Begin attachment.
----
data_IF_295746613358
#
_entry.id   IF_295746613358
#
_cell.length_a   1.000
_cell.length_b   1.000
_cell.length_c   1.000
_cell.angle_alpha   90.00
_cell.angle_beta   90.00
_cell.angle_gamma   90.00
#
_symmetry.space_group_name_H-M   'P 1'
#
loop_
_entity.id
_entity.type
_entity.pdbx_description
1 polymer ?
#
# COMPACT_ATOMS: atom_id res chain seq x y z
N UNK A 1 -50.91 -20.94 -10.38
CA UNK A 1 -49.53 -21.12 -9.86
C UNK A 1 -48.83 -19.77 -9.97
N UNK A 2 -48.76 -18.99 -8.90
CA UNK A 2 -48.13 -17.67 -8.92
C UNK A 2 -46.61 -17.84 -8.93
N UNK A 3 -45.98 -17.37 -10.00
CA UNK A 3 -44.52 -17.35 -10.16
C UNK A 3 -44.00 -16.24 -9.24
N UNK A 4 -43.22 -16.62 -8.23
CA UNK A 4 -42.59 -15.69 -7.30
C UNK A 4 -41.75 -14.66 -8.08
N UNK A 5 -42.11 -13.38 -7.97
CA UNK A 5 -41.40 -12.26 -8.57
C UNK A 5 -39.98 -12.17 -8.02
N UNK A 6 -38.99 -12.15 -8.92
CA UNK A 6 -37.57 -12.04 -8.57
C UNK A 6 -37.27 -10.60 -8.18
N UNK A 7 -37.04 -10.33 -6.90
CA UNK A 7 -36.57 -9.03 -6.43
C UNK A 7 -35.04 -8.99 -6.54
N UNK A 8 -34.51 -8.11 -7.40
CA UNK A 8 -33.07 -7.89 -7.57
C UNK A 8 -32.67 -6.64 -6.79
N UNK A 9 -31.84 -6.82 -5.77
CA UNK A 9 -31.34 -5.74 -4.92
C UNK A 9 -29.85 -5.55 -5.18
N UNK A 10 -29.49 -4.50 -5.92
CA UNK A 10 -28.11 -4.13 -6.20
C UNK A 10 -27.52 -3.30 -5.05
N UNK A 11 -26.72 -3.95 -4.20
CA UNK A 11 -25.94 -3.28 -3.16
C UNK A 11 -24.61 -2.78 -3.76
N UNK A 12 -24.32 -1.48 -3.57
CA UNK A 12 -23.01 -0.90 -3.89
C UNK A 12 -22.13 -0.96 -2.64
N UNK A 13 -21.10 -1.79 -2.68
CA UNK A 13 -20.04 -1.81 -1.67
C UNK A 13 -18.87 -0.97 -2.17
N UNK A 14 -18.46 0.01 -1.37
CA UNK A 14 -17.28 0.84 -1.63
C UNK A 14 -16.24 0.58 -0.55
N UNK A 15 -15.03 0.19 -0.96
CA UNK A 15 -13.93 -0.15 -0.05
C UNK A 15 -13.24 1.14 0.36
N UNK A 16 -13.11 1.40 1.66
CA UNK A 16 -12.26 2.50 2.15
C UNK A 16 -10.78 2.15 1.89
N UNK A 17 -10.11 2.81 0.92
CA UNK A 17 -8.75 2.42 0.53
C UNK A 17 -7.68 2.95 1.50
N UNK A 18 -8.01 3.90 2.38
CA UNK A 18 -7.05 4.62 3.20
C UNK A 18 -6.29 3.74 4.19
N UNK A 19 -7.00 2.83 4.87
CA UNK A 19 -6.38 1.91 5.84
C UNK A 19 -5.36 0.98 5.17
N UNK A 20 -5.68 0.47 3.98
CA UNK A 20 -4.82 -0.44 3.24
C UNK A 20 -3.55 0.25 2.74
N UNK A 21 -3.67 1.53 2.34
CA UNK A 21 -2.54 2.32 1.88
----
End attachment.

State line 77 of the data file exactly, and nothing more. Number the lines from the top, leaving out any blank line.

C UNK A 19 -5.36 0.98 5.17